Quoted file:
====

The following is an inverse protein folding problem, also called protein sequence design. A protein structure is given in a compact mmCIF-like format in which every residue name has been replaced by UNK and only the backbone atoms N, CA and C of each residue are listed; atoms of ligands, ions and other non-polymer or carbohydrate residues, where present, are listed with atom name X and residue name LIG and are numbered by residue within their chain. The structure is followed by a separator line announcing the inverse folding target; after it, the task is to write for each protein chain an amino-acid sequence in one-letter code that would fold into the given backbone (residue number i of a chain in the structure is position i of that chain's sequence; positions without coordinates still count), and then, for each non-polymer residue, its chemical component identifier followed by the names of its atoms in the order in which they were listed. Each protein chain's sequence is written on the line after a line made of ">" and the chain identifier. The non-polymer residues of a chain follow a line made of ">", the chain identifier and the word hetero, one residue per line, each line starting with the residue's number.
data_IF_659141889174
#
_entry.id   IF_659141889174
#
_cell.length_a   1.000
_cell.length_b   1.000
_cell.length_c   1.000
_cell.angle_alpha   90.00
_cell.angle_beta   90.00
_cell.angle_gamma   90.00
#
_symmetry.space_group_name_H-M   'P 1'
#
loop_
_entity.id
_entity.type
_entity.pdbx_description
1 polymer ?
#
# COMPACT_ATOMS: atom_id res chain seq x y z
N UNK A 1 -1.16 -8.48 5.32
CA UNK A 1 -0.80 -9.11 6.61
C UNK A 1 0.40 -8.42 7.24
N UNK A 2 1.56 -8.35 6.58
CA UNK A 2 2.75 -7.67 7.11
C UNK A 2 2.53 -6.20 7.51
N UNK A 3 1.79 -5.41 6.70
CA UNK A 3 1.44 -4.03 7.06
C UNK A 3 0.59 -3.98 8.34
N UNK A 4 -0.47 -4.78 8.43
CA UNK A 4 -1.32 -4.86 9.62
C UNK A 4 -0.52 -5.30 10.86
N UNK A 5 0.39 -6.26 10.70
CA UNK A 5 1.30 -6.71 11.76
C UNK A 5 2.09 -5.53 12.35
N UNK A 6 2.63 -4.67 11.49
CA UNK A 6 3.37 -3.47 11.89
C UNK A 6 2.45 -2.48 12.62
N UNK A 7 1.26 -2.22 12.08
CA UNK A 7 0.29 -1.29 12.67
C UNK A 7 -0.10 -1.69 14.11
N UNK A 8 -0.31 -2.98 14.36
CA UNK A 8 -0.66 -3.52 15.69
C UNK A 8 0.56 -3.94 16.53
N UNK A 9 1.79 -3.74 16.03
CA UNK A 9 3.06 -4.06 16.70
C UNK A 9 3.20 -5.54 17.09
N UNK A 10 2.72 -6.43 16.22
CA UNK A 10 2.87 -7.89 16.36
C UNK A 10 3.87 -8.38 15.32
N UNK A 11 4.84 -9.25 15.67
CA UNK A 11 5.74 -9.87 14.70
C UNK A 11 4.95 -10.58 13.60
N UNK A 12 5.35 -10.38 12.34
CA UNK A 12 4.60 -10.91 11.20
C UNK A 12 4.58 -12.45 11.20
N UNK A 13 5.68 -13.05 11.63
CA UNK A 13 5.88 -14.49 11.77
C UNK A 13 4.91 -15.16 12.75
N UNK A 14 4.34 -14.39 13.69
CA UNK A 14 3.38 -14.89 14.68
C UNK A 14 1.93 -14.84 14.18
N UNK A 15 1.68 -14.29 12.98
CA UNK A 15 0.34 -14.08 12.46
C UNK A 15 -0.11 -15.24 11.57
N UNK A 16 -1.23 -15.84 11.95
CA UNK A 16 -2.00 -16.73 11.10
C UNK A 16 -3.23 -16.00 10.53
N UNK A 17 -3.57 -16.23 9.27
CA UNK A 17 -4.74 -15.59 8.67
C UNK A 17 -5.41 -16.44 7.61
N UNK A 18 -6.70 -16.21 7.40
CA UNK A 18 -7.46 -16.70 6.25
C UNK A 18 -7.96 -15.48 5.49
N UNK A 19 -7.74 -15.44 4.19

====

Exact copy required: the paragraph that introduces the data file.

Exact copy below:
The following is an inverse protein folding problem, also called protein sequence design. A protein structure is given in a compact mmCIF-like format in which every residue name has been replaced by UNK and only the backbone atoms N, CA and C of each residue are listed; atoms of ligands, ions and other non-polymer or carbohydrate residues, where present, are listed with atom name X and residue name LIG and are numbered by residue within their chain. The structure is followed by a separator line announcing the inverse folding target; after it, the task is to write for each protein chain an amino-acid sequence in one-letter code that would fold into the given backbone (residue number i of a chain in the structure is position i of that chain's sequence; positions without coordinates still count), and then, for each non-polymer residue, its chemical component identifier followed by the names of its atoms in the order in which they were listed. Each protein chain's sequence is written on the line after a line made of ">" and the chain identifier. The non-polymer residues of a chain follow a line made of ">", the chain identifier and the word hetero, one residue per line, each line starting with the residue's number.